KPU students join global classroom through collaborative program

Wed, Apr 12, 2023

A unique Kwantlen Polytechnic University (KPU) program is allowing students to learn alongside their counterparts on the other side of the world.

Courses with a Collaborative Online International Learning (COIL) component allow learners to engage on projects, lectures and discussions with students in another classroom elsewhere in the world.


“It’s exciting. The COIL program opens up many possibilities for students. It’s a great way to deepen classroom experiences,” says Dr. Jennifer Hardwick, chair of KPU’s policy studies program and a faculty member of the English department.

Hardwick is one of several KPU faculty from a variety of departments to teach a COIL class. Hardwick has taught two such classes – writing in the digital age, and Indigenous narratives – both in collaboration with Dr. Jenni Ramone at Nottingham Trent University in England. Hardwick furthered the experience through a faculty exchange. 

“The students in the UK and Canada have been interested to learn from each other. We’ve talked about things like multiculturalism, colonization, environmental crisis, different forms of resistance. There’s been a whole bunch of really big themes in the courses, and having students explore those in different contexts has been valuable,” says Hardwick.

Through the COIL partnerships, students have to think about their work in a different way, and be ready to address different audiences. For Hardwick’s students, they collaborated with their UK counterparts to produce a literary studies journal.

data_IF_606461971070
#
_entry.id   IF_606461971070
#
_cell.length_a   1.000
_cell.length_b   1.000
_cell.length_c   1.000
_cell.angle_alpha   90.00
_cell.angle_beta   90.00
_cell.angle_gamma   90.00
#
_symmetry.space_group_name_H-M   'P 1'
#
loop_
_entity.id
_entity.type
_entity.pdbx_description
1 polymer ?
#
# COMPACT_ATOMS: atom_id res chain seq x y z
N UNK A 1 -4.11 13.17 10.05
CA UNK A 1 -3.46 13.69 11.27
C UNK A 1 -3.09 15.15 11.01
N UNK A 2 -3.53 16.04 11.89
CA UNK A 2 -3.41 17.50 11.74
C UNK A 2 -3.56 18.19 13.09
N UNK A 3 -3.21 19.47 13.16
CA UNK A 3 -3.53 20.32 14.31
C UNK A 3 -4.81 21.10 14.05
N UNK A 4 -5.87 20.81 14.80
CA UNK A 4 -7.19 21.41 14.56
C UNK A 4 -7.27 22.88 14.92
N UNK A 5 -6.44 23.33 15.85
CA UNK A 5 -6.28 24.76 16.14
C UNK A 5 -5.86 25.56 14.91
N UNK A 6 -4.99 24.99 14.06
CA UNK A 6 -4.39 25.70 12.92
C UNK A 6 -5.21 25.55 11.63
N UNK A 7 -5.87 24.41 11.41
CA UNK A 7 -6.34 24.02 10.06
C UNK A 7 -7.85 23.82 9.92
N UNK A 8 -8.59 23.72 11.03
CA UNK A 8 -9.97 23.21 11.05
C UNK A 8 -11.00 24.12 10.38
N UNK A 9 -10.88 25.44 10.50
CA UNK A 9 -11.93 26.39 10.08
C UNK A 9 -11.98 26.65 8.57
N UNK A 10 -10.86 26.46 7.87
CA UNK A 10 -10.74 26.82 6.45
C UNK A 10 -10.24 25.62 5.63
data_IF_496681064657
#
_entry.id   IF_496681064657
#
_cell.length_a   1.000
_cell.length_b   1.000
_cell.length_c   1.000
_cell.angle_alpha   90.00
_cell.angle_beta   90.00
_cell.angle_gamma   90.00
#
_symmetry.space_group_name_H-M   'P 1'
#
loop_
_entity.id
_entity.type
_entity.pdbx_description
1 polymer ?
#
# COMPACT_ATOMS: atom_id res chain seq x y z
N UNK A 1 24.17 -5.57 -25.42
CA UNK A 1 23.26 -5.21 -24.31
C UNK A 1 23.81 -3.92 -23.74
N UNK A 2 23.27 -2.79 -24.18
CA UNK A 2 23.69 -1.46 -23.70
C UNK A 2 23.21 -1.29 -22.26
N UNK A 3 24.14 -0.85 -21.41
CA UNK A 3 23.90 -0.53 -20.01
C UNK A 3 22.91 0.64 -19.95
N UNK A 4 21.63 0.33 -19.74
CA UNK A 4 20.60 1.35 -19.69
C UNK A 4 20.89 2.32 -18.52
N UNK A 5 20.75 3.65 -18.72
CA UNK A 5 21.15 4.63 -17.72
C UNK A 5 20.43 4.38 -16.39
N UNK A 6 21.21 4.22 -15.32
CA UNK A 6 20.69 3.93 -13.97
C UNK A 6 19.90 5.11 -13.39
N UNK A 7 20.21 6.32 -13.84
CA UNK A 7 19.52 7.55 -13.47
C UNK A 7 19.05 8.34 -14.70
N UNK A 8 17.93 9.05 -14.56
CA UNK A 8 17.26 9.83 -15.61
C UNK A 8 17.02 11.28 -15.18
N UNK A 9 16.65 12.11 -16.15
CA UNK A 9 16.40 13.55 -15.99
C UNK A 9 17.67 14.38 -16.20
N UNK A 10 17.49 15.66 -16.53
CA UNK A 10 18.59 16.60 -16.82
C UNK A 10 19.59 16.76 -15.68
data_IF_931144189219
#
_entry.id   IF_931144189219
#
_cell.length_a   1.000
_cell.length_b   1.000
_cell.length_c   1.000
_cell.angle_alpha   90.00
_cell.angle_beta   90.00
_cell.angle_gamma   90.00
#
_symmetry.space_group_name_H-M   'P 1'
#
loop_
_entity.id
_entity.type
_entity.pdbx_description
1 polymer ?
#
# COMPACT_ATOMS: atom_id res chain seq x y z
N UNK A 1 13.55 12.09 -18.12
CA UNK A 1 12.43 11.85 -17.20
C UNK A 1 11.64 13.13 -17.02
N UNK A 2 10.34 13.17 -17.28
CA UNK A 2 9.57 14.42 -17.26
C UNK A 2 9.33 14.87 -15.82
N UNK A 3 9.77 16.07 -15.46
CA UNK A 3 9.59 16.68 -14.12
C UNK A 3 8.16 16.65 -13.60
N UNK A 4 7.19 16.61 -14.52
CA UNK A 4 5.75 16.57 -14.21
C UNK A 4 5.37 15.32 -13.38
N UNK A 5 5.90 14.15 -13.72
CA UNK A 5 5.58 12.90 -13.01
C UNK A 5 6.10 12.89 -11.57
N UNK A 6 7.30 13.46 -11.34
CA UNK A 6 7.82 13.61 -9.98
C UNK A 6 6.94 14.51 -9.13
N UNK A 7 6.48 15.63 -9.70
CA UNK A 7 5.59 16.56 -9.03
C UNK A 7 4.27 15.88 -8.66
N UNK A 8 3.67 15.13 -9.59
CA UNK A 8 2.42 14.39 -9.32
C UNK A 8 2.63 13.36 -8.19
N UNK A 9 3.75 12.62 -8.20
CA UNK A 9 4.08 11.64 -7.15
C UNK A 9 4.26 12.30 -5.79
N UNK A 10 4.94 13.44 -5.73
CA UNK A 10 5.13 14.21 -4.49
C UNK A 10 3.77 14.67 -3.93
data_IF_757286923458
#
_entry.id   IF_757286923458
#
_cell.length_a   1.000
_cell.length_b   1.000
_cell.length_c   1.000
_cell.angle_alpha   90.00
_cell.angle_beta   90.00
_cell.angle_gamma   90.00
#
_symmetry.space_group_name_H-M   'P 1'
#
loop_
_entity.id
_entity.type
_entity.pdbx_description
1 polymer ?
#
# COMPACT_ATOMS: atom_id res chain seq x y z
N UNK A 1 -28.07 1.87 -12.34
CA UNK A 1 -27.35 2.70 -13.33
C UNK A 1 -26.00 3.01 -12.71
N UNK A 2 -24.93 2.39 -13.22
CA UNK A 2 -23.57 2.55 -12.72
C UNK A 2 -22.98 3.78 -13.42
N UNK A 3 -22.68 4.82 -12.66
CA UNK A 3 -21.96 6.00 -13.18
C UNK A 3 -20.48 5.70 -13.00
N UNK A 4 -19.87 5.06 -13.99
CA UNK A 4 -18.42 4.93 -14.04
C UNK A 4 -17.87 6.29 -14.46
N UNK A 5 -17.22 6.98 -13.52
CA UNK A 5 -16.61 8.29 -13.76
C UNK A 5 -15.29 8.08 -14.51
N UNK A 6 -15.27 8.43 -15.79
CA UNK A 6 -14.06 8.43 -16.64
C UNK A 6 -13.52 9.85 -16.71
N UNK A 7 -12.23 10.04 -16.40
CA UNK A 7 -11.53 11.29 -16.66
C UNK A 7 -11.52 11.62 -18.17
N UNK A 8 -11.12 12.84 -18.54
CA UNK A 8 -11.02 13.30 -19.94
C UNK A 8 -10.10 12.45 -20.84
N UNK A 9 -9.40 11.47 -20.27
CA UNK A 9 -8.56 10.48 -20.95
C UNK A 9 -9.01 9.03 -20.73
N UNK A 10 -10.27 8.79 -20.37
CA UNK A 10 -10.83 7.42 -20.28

“My students in the Indigenous literature class had to think about writing for an international audience that isn’t as familiar with Canada’s history of colonization,” says Hardwick. “They start to realize that their particular processes look different than somewhere else, even something as simple as citation.”

Students have been overwhelmingly positive about the experience, notes Hardwick.

“It aligns with a lot of things that drive my teaching and that are great for our students: collaboration, opportunities for experiential learning and reflection, and building awareness of self and others. It also allows students to use their skills in practical ways that yield a tangible outcome that students can put in a portfolio or on a resume.”

KPU student Ashley Pocrnich, who studied in Hardwick’s Indigenous literature class, says the experience of learning virtually alongside UK students was rewarding.

“I'm proud of the work that I produced, and I’m happy to know my essay might have taught overseas students something they didn't know about Indigenous wisdom here on Turtle Island [North America].”

Lesley McCannell, a KPU Melville School of Business instructor, partnered with University of Monterrey in Mexico to offer a virtual exchange for her students in the human resources management degree program.

“Students learn a lot, and they have fun studying with international peers and learning from a global perspective,” she says. “There is nothing better than hands-on experience when you are developing your ability to work with different cultural perspectives.”

Fabricio Telo, a sociology instructor at KPU, also taught a COIL class, taking his sociology students – virtually – to Brazil for an exchange with the school of social sciences of Fundação Getulio Vargas in Rio de Janeiro.

Telo, who developed the partnership while in Brazil on a faculty exchange, says the COIL program was a valuable experience for his students, despite some challenges with language.

“KPU students had the opportunity to work with people in a different culture, who speak a different language and have a different understanding of teamwork. This is helpful for them because they will experience these situations in their professional life. Knowing how to navigate those situations is important,” says Telo.